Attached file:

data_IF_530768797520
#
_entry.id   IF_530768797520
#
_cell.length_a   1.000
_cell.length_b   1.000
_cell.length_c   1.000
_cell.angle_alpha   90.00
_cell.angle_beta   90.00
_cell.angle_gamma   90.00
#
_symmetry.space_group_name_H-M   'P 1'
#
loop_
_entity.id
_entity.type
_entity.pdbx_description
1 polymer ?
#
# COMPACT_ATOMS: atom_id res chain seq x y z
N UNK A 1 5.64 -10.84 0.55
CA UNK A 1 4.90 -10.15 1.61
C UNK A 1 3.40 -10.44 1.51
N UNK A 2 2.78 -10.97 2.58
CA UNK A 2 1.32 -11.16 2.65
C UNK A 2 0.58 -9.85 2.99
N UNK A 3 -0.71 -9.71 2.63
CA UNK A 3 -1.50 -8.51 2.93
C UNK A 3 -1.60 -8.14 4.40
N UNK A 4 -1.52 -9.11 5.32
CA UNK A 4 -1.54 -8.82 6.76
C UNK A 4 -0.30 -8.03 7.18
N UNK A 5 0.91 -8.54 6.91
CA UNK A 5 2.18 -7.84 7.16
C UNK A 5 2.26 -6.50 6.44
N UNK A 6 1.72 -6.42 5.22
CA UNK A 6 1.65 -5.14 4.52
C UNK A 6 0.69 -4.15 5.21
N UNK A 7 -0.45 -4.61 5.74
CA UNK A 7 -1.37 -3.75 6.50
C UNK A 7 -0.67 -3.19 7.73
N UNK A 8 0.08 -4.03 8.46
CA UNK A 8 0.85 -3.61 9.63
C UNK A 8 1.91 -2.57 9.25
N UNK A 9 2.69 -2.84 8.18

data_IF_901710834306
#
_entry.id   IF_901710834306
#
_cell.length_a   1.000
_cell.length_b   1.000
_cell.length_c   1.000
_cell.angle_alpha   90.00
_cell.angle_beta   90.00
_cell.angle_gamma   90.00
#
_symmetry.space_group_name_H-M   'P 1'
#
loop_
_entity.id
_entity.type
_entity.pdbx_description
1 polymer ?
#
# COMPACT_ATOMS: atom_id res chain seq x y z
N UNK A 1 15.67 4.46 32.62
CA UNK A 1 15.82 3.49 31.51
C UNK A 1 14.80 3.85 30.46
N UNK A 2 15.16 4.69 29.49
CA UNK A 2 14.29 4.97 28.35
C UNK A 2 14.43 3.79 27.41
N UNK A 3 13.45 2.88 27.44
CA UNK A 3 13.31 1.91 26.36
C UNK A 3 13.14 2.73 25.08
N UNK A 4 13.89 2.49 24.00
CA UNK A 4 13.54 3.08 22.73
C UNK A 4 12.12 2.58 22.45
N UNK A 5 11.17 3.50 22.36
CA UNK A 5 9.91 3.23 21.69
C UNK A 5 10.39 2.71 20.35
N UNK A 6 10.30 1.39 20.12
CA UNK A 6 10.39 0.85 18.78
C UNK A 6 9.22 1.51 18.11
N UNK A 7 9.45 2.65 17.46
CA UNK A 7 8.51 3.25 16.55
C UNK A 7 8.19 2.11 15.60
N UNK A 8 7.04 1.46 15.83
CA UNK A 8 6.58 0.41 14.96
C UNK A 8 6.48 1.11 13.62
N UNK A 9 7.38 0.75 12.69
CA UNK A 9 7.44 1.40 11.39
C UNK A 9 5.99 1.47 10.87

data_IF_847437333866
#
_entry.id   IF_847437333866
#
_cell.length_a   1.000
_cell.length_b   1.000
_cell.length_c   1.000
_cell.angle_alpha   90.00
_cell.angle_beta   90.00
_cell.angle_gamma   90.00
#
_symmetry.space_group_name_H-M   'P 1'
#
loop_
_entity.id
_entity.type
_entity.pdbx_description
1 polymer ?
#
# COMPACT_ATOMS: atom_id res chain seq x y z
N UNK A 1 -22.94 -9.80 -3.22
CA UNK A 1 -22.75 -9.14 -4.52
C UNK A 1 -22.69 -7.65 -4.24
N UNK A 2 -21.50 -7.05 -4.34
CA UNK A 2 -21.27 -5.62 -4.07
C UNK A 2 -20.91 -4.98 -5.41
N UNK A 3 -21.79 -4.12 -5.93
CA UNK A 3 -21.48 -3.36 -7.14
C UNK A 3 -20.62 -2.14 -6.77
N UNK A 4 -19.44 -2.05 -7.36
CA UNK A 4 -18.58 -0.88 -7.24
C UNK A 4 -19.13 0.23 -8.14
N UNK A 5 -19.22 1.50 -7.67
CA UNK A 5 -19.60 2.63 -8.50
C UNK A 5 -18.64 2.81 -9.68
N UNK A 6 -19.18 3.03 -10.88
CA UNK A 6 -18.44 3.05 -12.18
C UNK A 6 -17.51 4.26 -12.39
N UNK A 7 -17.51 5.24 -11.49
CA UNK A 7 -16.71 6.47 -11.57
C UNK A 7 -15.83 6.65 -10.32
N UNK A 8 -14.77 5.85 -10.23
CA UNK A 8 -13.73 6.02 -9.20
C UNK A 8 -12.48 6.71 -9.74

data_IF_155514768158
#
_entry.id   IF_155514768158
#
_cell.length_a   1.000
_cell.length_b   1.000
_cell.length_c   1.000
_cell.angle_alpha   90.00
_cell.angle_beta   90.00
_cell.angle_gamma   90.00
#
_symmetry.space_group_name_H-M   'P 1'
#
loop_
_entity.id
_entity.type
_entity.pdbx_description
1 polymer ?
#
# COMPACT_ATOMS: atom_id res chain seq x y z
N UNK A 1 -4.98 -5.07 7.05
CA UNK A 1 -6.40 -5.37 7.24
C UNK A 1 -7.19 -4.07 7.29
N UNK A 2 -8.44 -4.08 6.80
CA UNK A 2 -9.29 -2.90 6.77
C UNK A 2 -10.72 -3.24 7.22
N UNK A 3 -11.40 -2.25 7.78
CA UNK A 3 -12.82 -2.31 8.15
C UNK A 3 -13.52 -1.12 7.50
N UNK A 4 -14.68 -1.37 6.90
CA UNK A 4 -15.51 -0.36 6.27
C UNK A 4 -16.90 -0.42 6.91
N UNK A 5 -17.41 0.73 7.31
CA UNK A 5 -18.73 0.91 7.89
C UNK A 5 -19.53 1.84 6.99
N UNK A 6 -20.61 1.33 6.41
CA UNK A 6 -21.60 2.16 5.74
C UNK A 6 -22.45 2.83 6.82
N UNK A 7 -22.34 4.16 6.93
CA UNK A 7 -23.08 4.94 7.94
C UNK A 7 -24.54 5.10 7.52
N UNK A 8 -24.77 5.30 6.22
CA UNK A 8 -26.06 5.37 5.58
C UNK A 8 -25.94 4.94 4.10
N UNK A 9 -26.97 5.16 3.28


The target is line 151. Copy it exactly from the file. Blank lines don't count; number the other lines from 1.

_entity.id